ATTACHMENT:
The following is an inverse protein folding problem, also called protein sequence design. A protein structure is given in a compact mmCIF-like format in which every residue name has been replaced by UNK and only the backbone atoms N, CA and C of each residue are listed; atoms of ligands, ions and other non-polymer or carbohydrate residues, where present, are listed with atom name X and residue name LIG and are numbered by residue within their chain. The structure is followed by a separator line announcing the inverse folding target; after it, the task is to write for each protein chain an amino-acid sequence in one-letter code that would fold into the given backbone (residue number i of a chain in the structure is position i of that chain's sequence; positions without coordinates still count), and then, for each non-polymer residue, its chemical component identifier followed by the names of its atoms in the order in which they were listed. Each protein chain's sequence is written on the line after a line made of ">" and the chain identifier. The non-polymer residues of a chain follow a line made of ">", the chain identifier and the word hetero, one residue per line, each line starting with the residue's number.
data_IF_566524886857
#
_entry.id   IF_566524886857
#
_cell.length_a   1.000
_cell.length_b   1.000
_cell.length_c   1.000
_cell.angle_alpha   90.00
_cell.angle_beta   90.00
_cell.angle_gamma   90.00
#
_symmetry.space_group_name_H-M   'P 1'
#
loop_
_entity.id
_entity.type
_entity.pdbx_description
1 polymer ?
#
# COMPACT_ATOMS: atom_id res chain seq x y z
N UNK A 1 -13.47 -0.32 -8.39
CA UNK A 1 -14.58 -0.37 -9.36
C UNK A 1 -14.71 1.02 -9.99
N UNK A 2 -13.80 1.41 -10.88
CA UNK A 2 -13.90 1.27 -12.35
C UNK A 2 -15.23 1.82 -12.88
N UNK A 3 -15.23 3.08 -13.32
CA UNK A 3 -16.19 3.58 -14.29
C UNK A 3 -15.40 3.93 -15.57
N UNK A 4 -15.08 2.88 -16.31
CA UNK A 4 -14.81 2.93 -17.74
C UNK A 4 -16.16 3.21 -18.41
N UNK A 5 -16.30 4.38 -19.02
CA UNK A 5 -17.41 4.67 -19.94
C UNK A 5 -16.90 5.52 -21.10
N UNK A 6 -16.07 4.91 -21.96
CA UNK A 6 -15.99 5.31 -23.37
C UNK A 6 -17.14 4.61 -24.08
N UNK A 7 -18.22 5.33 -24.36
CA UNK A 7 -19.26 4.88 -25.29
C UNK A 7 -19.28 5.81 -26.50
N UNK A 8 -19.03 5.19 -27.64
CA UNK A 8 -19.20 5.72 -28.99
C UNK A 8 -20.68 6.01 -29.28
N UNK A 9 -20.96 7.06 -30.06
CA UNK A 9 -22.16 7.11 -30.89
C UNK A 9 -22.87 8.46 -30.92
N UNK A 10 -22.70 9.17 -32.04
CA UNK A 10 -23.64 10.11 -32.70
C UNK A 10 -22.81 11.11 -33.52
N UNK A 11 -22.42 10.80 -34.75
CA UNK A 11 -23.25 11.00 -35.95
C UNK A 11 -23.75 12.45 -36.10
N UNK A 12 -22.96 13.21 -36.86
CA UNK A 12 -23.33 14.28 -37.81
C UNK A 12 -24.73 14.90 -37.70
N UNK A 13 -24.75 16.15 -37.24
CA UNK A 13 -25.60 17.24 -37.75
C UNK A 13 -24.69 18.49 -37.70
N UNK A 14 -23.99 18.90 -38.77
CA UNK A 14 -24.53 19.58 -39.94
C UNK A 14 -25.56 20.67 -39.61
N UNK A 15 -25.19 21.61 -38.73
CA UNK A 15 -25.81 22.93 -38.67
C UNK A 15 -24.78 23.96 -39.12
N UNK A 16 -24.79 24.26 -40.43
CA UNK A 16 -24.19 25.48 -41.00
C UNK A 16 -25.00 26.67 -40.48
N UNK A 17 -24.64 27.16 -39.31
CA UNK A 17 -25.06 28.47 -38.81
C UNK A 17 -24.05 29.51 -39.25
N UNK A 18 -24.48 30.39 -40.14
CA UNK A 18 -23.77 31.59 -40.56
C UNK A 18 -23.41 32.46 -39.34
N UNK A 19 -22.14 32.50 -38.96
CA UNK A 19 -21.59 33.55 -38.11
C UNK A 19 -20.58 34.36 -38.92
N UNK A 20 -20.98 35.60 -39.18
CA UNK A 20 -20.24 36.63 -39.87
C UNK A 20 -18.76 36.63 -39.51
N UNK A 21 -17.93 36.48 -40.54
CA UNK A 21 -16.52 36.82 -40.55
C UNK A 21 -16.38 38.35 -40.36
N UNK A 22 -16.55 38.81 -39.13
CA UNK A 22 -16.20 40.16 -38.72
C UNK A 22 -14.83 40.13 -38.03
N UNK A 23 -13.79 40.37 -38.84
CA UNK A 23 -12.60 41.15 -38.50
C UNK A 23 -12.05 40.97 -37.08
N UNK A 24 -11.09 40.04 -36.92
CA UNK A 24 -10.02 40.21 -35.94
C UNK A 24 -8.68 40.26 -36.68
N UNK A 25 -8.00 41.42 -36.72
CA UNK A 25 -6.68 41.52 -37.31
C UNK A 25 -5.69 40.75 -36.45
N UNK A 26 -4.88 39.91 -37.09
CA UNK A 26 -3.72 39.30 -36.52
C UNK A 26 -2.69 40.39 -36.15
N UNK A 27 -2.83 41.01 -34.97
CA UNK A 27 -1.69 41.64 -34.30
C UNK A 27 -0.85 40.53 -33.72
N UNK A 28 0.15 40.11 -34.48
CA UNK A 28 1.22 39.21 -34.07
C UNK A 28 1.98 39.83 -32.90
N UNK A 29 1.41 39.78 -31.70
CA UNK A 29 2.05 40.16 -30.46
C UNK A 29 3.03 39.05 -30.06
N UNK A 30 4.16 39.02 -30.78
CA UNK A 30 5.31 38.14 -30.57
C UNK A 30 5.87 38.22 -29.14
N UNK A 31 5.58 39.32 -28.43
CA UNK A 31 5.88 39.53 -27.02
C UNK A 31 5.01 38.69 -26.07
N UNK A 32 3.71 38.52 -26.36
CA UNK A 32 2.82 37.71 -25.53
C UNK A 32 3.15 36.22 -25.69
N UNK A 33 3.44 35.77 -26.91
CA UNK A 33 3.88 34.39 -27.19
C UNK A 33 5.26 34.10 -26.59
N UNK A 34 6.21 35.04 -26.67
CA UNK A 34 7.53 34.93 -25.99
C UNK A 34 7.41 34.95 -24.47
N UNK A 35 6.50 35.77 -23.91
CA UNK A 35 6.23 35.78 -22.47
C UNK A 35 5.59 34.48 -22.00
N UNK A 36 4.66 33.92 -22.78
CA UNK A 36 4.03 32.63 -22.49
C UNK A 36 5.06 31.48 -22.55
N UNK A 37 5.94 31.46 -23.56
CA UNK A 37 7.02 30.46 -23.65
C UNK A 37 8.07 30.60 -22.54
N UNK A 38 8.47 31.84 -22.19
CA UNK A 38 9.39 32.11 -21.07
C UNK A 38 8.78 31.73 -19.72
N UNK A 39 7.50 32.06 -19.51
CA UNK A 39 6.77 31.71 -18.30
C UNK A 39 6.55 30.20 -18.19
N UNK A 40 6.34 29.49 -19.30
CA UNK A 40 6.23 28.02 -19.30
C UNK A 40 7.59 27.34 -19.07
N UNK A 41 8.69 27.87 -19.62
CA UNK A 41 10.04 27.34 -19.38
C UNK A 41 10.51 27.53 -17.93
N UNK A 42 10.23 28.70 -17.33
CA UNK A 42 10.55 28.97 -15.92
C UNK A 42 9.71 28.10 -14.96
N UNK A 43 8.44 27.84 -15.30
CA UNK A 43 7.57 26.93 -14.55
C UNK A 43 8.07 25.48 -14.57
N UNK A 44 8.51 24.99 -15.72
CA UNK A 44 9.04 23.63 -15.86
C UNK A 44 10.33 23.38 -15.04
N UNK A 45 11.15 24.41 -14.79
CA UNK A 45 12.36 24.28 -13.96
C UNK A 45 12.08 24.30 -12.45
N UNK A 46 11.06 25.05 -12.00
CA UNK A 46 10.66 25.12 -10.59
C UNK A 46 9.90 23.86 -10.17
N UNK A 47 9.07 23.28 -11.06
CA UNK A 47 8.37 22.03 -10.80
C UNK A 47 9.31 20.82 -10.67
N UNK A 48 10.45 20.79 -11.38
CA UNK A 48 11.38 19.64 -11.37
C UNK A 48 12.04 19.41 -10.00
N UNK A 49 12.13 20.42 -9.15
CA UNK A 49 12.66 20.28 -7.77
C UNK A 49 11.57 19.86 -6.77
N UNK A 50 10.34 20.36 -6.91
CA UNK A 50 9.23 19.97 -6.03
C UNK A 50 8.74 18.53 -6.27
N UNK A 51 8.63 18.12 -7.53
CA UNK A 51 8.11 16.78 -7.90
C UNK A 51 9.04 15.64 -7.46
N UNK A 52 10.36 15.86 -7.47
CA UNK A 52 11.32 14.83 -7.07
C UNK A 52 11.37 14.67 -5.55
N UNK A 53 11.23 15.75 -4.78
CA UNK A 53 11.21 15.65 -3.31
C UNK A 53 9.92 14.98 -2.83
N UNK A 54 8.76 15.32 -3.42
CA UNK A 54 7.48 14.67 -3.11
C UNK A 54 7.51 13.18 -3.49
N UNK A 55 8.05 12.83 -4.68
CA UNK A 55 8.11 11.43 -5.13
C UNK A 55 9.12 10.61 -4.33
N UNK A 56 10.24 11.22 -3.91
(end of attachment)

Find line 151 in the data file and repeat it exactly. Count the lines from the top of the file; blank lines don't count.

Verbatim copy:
N UNK A 44 8.51 24.99 -15.72